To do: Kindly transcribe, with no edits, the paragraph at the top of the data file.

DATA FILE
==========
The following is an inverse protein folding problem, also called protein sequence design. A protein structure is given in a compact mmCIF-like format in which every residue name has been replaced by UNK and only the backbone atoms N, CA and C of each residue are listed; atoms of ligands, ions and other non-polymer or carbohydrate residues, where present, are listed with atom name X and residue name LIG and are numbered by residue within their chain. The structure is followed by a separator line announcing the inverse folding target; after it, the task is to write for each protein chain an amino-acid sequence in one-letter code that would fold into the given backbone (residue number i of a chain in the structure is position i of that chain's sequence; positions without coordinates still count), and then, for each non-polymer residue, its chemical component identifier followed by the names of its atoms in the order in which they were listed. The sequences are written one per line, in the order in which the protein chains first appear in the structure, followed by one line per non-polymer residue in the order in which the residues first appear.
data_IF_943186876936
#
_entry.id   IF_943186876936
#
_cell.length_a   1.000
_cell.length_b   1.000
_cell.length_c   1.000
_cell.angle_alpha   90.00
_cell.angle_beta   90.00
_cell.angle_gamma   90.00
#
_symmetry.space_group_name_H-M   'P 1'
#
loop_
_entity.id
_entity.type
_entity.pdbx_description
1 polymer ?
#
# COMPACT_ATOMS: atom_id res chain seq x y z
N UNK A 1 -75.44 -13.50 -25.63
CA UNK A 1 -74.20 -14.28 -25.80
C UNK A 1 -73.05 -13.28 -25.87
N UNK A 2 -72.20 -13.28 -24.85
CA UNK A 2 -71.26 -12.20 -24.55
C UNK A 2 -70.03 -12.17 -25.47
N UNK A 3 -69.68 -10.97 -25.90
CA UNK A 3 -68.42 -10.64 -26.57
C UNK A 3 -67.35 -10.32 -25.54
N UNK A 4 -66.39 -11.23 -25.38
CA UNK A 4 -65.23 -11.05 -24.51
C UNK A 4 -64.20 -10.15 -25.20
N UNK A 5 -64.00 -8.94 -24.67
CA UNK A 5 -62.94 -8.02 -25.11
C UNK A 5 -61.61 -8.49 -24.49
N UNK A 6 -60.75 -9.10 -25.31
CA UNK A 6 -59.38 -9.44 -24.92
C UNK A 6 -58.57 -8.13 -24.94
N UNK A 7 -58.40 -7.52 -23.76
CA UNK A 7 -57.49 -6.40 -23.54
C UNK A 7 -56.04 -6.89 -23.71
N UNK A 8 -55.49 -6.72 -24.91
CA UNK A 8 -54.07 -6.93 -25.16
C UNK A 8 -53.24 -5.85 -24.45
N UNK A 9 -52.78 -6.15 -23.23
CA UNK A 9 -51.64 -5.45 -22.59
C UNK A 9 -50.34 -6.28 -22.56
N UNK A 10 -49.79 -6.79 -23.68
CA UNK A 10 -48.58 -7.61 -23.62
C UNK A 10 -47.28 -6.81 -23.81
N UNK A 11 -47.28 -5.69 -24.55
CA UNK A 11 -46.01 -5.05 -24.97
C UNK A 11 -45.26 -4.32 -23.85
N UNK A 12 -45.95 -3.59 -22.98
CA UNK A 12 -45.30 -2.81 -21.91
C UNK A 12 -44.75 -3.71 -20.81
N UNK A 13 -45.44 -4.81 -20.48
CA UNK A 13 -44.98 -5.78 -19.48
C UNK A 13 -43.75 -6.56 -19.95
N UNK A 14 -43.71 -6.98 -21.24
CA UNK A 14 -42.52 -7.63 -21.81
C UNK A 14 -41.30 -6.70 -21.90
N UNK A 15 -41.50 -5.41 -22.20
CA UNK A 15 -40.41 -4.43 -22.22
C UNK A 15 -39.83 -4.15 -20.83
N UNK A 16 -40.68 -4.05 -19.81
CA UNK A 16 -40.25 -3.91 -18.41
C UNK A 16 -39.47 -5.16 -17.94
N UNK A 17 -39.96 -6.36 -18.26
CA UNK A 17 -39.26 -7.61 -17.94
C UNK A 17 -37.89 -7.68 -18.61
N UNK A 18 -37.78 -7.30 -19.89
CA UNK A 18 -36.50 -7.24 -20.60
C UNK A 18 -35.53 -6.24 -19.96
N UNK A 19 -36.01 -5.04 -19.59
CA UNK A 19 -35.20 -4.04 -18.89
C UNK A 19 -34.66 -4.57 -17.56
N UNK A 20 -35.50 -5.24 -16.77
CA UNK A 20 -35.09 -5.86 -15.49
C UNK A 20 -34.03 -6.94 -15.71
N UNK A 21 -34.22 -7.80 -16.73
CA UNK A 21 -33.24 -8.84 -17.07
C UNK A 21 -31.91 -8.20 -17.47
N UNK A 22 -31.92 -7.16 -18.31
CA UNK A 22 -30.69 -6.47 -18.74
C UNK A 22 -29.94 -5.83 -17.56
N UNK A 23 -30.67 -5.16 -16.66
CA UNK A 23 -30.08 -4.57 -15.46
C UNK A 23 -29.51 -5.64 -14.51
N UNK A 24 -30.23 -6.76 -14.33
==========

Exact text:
The following is an inverse protein folding problem, also called protein sequence design. A protein structure is given in a compact mmCIF-like format in which every residue name has been replaced by UNK and only the backbone atoms N, CA and C of each residue are listed; atoms of ligands, ions and other non-polymer or carbohydrate residues, where present, are listed with atom name X and residue name LIG and are numbered by residue within their chain. The structure is followed by a separator line announcing the inverse folding target; after it, the task is to write for each protein chain an amino-acid sequence in one-letter code that would fold into the given backbone (residue number i of a chain in the structure is position i of that chain's sequence; positions without coordinates still count), and then, for each non-polymer residue, its chemical component identifier followed by the names of its atoms in the order in which they were listed. The sequences are written one per line, in the order in which the protein chains first appear in the structure, followed by one line per non-polymer residue in the order in which the residues first appear.